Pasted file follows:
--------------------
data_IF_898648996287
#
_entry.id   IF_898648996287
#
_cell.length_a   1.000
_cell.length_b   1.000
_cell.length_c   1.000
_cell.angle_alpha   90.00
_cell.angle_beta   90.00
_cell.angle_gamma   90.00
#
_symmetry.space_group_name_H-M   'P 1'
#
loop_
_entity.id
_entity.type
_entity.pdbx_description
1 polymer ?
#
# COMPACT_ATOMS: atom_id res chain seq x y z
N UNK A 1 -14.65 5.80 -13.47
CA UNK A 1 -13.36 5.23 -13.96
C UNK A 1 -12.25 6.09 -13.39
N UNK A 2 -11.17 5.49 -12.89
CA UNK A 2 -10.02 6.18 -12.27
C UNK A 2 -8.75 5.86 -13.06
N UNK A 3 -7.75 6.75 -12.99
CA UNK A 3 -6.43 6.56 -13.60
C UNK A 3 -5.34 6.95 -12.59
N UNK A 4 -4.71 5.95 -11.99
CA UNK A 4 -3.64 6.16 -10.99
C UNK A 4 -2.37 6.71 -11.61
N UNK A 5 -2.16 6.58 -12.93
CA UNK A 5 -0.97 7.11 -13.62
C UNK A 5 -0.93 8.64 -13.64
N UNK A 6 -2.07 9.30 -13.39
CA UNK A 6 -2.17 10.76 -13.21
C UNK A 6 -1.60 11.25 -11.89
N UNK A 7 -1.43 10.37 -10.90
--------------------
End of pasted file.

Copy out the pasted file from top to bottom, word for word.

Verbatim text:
data_IF_898648996287
#
_entry.id   IF_898648996287
#
_cell.length_a   1.000
_cell.length_b   1.000
_cell.length_c   1.000
_cell.angle_alpha   90.00
_cell.angle_beta   90.00
_cell.angle_gamma   90.00
#
_symmetry.space_group_name_H-M   'P 1'
#
loop_
_entity.id
_entity.type
_entity.pdbx_description
1 polymer ?
#
# COMPACT_ATOMS: atom_id res chain seq x y z
N UNK A 1 -14.65 5.80 -13.47
CA UNK A 1 -13.36 5.23 -13.96
C UNK A 1 -12.25 6.09 -13.39
N UNK A 2 -11.17 5.49 -12.89
CA UNK A 2 -10.02 6.18 -12.27
C UNK A 2 -8.75 5.86 -13.06
N UNK A 3 -7.75 6.75 -12.99
CA UNK A 3 -6.43 6.56 -13.60
C UNK A 3 -5.34 6.95 -12.59
N UNK A 4 -4.71 5.95 -11.99
CA UNK A 4 -3.64 6.16 -10.99
C UNK A 4 -2.37 6.71 -11.61
N UNK A 5 -2.16 6.58 -12.93
CA UNK A 5 -0.97 7.11 -13.62
C UNK A 5 -0.93 8.64 -13.64
N UNK A 6 -2.07 9.30 -13.39
CA UNK A 6 -2.17 10.76 -13.21
C UNK A 6 -1.60 11.25 -11.89
N UNK A 7 -1.43 10.37 -10.90